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 Are people in the US racist?

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marbleheadmaui
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PostSubject: Re: Are people in the US racist?   Sun Sep 05, 2010 4:22 pm

oggy420 wrote:
i get my news from the real news network online. Non-profit journalism is where the truth is. And there are way too many people who still accept what they see on tv news channels. I mean when these channels spend millions of dollars on PR campaigns to brainwash you that what you're watching is "fair and balanced" it's easy to see why so many people are uneducated about politics and the economy.

It's weird because i sort of remember you calling yourself someone who considers themselves to be somewhere between a libertarian socialist and an anarchist (which makes it weird that you would blast Chomsky). But what i continue to read from you seems to be the exact opposite. The same pro-capitalist by any means necessary as long as the status quo is untouched mentality that pretty much made us the single most hated country and civilization in the world. And any time i bring up any type of suggestion for change for the better or social improvements i get blasted for having utopian ideas and am told that people who like to change things for the better are the worst thing ever created and are responsible for everything bad in the history of the world.

I am only asking for what we are told this is. I want a truly representative government. Representing the masses. Not just the elite like we have now. I want honesty and integrity brought back in to politics. I want the government to consider what the people want before they consider what big business and corporations want. I want a fair money system that isn't designed to create instant debt. I want central banks expose for being the corrupt warmongering institutions that they are. I want our country to stop invading other countries and raping them of their natural resources without giving a penny to the people of that nation. I want a true open door policy, not the facade of one. I want the United States to focus on the problems at home instead of focusing on expanding their global empire.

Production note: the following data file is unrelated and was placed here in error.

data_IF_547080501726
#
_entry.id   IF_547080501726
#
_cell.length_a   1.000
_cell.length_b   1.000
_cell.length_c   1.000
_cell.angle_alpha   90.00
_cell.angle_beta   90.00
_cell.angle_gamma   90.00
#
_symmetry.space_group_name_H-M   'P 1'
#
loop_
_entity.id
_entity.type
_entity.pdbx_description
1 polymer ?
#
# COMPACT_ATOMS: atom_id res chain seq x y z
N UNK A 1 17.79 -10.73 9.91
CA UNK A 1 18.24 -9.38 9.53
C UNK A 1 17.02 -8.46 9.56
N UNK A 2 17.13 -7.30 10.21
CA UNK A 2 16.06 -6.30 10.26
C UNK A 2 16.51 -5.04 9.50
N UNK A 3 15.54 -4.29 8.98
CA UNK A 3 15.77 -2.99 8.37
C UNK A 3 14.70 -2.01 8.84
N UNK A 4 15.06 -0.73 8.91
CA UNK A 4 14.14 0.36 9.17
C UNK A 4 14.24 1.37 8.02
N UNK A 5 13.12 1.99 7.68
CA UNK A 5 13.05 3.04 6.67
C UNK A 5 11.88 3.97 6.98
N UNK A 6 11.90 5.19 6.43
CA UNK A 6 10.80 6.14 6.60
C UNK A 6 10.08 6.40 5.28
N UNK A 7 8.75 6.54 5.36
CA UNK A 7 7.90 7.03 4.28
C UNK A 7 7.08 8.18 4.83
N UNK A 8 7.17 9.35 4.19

I am not asking for a perfect world as you suggest. A perfect world to me would have no religion or government or monetary system at all. That is not what i am calling for. I am asking the people in in control of our lives to be responsible and to stop recklessly running this country into the ground. Fixing the current system would take a lot of work and isn't gonna happen without some major change or incident occurring.

It's amazing. I show you data that demonstrates that what you say in the bold is untrue and yet you just serenly maintain your claim without feeling any need to provide data to support it.